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Contribution to Book
Mill and Harriet Taylor:The Early Years
J.S. Mill Revisited (2007)
  • Bruce L. Kinzer
When John Mill entered the orbit of Harriet Taylor he was twenty-four years of age, and she seventeen months his junior. He was a young man whose extraordinary intellectual gifts had already been acknowledge in certain circles; she was part of a circle whose most prominent member, William Johnson Fox, appreciated the worth of John Mill's gifts and the varied use to which they could be put. A charismatic Unitarian preacher and impassioned political radical, Fox was pastor of the South Place congregation in Finsbury. He also edited the Monthly Repository, the periodical organ of the British and Foreign Unitarian Association. Unitarianism and Utilitarianism, movements integral to the English Enlightenment, shared a powerful commitment to the causes of civil equality, religious liberty, free inquiry, educational reform, and general human improvement. Unitarian and Bethamite circles conspicuously overlapped. Both John Bowring and Henry Southern, coeditors of Betham's Westminster Review, were Unitarians. When the first issue of the Westminster Review appeared in January 1824, the author of its opening article was none other than W.J. Fox. When Jeremy Bentham died in June 1832, his funeral oration was delivered by Dr. Thomas Southwood Smith, quondam Unitarian minister and a man still closely associated with Fox. A common Unitarian upbringing underlay the marriage of John and Sarah Austin. The world of respectable London radicalism familiar to the young John Mill incorporated prominent strains of Unitarianism and Utilitarianism. There was nothing especially odd in his being invited to dine at the home of John Taylor and his young wife Harriet, two of W.J. Fox's most valued congregants.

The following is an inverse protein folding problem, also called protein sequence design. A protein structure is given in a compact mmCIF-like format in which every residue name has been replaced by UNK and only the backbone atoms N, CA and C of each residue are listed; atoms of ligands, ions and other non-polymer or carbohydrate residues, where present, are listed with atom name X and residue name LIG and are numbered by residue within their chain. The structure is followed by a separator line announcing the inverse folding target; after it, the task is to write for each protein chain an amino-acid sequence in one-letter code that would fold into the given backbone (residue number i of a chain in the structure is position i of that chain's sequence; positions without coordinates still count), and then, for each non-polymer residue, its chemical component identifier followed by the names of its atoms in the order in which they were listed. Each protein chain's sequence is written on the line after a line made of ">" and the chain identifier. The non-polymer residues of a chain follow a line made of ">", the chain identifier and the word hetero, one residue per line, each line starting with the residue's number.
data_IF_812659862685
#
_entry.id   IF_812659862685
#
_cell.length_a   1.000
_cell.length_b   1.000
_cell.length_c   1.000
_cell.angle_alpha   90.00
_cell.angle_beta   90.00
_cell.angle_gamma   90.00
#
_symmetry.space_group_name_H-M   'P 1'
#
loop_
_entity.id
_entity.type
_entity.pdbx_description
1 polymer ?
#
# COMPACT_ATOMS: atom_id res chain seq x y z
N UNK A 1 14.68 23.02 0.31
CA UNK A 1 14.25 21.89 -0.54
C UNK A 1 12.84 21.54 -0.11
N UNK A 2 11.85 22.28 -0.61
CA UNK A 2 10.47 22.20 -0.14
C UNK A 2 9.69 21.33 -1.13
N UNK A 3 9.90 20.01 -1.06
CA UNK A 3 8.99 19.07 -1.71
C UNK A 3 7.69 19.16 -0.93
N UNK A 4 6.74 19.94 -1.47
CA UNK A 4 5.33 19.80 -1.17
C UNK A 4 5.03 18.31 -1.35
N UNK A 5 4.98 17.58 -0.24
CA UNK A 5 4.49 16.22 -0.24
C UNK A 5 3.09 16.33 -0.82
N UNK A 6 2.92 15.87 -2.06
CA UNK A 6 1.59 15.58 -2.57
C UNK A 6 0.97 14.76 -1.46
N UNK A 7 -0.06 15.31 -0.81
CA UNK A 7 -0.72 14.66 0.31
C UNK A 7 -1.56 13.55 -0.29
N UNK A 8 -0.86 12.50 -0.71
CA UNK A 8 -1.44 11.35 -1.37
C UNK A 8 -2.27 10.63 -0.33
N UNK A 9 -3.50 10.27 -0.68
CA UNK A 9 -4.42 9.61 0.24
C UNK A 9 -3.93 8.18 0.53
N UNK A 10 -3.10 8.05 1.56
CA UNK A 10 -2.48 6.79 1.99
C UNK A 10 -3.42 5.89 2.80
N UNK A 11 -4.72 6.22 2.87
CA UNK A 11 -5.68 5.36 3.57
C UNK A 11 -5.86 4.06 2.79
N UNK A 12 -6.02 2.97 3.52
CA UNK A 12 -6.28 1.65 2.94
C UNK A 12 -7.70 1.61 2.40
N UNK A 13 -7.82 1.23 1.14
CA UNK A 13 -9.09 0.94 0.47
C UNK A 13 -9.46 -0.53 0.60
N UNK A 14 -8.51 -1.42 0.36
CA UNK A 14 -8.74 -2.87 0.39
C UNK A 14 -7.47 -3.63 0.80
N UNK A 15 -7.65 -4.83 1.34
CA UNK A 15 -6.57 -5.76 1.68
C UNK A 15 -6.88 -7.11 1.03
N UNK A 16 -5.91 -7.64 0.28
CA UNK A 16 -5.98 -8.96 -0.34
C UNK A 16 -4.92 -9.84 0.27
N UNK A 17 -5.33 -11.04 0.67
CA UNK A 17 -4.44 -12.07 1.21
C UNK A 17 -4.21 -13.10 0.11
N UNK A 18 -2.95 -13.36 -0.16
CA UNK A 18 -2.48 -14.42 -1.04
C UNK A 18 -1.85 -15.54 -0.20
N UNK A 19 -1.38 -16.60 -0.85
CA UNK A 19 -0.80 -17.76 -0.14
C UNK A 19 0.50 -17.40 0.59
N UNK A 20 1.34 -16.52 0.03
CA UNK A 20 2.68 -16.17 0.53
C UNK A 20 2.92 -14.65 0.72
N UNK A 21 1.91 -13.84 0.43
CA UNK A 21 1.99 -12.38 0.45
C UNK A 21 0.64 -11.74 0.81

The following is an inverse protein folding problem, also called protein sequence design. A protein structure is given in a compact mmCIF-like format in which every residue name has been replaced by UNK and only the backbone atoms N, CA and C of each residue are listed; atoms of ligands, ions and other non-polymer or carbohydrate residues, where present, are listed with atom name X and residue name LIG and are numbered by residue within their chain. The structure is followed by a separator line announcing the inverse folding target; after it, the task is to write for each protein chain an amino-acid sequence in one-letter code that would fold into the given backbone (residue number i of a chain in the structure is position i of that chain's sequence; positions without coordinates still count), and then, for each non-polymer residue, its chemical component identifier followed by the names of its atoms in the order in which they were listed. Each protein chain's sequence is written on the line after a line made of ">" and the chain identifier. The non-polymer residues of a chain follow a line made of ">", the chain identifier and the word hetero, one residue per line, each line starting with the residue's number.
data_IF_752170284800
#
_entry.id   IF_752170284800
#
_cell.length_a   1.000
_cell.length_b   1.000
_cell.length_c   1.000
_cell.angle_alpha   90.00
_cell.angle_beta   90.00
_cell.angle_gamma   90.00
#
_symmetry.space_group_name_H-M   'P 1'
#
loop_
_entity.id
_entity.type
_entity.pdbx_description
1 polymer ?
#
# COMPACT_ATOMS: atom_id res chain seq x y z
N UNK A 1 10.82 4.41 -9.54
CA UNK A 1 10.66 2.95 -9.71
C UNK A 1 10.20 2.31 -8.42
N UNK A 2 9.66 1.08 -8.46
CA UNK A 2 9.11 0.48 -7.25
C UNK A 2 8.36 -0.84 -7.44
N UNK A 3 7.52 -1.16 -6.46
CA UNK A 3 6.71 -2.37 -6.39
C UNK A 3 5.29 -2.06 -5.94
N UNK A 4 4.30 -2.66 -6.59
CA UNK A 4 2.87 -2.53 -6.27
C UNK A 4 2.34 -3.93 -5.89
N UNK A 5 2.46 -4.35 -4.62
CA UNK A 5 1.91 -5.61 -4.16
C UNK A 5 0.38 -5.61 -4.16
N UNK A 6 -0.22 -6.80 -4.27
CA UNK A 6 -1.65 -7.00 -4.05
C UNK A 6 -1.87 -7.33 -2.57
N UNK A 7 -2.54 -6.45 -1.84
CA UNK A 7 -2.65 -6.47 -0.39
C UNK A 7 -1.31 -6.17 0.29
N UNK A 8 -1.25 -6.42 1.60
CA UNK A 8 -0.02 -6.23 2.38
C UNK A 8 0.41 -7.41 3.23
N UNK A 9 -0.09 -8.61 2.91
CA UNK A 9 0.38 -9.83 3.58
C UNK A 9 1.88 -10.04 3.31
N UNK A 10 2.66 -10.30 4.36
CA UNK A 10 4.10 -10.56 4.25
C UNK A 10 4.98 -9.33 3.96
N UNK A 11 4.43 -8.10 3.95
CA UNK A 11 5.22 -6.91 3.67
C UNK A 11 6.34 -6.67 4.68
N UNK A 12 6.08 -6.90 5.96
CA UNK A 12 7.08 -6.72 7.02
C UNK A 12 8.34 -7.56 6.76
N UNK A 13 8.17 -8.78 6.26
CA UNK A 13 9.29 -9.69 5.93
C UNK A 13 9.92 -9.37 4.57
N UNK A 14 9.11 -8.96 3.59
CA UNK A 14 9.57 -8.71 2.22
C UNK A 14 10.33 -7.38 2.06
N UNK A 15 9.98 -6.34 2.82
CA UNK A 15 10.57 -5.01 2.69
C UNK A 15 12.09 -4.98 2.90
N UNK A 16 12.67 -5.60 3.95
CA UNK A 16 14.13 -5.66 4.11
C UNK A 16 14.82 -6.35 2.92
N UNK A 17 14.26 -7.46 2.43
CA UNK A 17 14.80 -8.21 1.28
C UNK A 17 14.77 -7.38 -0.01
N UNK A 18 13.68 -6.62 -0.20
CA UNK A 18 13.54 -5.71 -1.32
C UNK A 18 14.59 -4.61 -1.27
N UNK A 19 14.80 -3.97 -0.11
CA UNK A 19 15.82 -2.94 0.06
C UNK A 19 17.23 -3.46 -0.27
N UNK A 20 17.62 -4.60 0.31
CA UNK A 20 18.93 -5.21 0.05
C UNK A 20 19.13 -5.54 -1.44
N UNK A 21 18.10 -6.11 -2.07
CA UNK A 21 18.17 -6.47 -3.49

• religious liberty,
  • powerful commitment
Publication Date
January 1, 2007
Palgrave Macmillan
Citation Information
Bruce L. Kinzer. "Mill and Harriet Taylor:The Early Years" J.S. Mill Revisited (2007) p. 77 - 111
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